Glock 19: the World’s Perfect Fighting Handgun?

While there cannot be a single best gun for all occasions, there are certainly a number of contenders for best all-around gun that will serve admirably in most situations. Possibly the gun that tops that list is the Glock 19.

The Glock 19, or G19, is the epitome of the modern combat pistol. Chambered in 9mm, the pistol has a polymer frame and is striker-fired. A standard size magazine will hold 15 rounds, though the pistol can also be fed by 17-round magazines designed for the larger Glock 17 and the 33-round magazines developed for the full-auto Glock 18 machine pistol.

A medium-sized pistol, the G19 works well as a duty pistol for police officers, military service men and security guards. Yet, the gun is also sized just small enough to be very popular as a concealed carry pistol as well.

I purchased my first Glock 19 in 1996 as a reserve deputy sheriff. That second generation gun served me on duty and off for many years. In fact, it is still one of my favorite handguns. Paired with an appropriately fitted Glock 19 holster, that pistol worked well for me in nearly every circumstance I encountered.

Since that time, Glock continued to develop its pistol line. The G19 is now in its fourth iteration: the Gen4. Upgrades to the Gen4 pistols include an improved surface texture for a better grip, a significantly larger magazine release button and a double recoil spring assembly that is supposed to reduce muzzle flip. Additionally, the gun has an accessory rail for the addition of a white light or laser – a carry-over from the third generation of pistols.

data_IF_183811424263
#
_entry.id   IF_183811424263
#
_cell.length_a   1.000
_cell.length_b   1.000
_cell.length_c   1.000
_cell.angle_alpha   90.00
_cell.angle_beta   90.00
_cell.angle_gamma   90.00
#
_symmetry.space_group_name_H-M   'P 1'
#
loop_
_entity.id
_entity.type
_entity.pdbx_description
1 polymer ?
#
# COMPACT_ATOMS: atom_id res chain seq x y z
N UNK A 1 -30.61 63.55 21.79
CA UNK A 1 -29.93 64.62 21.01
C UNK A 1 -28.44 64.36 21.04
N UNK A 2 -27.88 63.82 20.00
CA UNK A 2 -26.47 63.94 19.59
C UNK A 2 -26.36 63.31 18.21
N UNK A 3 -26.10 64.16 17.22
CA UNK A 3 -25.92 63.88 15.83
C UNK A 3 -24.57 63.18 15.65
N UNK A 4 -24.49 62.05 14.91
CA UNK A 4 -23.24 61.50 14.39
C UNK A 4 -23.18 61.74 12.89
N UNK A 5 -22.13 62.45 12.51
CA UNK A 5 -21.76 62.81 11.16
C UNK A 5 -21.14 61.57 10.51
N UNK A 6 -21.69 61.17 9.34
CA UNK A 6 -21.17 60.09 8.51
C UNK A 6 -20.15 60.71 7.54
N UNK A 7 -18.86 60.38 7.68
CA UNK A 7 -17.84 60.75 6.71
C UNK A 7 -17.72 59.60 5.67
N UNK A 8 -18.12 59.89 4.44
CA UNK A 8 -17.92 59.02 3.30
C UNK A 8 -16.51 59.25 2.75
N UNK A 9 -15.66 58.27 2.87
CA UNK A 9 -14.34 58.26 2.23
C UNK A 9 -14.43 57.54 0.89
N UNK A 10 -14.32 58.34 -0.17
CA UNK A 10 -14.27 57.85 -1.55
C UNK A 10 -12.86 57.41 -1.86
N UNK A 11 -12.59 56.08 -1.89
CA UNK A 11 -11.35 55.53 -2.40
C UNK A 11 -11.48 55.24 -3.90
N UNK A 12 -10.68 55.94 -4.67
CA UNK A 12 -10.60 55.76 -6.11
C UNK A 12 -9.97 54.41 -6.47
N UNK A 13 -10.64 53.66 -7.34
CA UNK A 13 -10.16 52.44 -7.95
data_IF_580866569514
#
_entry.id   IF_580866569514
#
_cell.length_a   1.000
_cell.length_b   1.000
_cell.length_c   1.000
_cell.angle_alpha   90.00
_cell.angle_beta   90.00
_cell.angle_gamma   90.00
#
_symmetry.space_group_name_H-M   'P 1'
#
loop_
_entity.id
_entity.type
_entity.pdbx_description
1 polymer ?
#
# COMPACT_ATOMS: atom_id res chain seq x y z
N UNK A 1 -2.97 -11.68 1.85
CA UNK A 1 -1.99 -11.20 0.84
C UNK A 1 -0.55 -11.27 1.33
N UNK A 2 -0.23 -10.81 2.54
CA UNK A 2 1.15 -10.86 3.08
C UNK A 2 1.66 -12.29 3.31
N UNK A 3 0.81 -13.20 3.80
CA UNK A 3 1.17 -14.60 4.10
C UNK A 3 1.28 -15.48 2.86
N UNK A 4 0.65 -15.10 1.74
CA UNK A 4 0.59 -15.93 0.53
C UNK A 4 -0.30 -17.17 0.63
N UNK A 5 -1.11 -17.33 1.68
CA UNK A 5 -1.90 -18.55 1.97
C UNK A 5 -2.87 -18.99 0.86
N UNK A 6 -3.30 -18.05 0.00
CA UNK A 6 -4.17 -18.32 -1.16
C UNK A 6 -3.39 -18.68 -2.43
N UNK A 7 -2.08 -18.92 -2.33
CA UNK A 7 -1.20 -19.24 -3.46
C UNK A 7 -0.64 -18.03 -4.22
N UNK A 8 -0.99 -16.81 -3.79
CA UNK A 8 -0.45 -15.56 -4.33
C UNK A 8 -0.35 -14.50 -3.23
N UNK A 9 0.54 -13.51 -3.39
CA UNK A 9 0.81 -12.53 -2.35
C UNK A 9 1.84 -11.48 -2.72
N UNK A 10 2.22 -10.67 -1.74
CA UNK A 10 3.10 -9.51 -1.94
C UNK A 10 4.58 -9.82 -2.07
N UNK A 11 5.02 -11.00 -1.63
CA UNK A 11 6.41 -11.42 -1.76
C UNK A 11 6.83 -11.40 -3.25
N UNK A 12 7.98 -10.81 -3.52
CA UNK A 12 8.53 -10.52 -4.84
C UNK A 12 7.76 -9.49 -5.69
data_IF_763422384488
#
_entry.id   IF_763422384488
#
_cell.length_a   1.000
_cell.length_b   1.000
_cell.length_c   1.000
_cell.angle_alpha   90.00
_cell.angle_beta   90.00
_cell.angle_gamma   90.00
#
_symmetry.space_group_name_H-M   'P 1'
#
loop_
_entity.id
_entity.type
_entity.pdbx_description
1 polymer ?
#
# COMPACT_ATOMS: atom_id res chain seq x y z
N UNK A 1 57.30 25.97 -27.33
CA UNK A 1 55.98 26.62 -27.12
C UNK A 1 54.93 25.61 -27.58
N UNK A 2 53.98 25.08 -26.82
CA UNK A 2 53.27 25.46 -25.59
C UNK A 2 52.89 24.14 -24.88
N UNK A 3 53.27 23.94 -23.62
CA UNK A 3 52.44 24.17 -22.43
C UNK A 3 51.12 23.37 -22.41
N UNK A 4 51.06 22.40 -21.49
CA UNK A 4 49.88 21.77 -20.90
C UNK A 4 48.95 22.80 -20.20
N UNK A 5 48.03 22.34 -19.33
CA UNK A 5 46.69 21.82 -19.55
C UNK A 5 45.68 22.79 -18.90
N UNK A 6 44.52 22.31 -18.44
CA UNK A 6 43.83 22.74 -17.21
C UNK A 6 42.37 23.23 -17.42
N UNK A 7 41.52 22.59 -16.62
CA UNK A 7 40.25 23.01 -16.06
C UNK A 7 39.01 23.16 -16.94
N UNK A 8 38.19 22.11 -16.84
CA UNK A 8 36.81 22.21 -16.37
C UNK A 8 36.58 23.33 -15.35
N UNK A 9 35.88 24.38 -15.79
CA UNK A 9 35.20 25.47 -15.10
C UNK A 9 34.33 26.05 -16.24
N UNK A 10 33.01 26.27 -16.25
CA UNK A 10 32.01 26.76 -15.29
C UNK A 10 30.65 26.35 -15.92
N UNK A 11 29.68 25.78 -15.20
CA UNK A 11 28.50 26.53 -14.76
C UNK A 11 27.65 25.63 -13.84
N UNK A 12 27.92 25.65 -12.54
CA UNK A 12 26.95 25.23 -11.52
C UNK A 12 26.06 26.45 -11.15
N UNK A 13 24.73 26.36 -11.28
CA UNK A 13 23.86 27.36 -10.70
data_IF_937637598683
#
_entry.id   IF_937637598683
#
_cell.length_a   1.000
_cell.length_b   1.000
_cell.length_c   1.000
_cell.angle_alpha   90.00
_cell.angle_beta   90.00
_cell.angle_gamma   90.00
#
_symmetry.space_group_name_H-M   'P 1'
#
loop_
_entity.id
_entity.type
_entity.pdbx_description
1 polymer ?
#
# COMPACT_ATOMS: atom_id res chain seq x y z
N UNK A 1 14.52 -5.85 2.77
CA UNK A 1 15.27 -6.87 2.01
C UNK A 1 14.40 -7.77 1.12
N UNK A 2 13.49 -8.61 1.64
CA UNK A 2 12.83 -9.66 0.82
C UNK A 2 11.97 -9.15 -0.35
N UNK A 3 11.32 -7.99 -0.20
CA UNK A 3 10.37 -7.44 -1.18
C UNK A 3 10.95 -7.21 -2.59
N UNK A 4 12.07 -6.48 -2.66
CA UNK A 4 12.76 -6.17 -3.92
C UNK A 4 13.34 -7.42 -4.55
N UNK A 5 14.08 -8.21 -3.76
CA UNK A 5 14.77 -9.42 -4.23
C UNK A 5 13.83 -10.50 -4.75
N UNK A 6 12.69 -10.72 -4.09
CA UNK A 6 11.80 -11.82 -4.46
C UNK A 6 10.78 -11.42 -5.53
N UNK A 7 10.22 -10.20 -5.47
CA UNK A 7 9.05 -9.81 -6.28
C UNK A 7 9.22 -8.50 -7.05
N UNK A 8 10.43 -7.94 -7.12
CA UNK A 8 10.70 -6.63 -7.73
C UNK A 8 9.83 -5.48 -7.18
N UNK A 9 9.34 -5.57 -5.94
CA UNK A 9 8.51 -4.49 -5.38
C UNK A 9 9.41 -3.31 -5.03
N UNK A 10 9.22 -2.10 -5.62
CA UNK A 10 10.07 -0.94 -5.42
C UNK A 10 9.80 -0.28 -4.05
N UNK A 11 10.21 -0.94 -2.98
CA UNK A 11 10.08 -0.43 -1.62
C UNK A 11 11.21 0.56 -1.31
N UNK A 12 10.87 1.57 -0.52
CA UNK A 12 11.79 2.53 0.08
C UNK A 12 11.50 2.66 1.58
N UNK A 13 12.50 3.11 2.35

This article originally ran in Sept. 2017.

Glock 19 Gen4

Recently, I purchased a Gen4 version of the G19. I’d shot one at a number of ranges, and though I liked my second generation gun, I was eager to commit to a Gen4 on a more permanent basis.


If there is anything the Glock pistols are known for it is their reliability. Glock pistols are not perfect, and yes, they do malfunction from time to time. However, the guns have an excellent track record of performance.

Even so, when the Gen4 Glock pistols first launched several years back, there were some reported problems with them. The company responded quickly and updated the recoil spring assembly. Since then I’ve not heard of any other problems with the guns.

I’ve run thousands of rounds through my Glock 19 Gen4 since I purchased it. While much of it has been 115 and 124 grain FMJ type ammo, I’ve also run the gun with quite a bit of self-defense ammunition: standard pressure and +P loads like HST, Gold Dot, PDX1 and Critical Duty. Thus far, I’ve had only two malfunctions resulting in a rate of less than one per thousand. That’s not bad in my book.

Ammunition Performance

In the below table you can see some of the velocity and energy information I recorded when shooting the G19. Performance was on par with other guns with a 4” barrel.

  Velocity Energy
Federal 124 gr HST +P 1160 fps 370 ft-lbs
Hornady Critical Defense 115 gr 1122 fps 321 ft-lbs
Liberty Ammunition 50 gr JHP 2012 fps 449 ft-lbs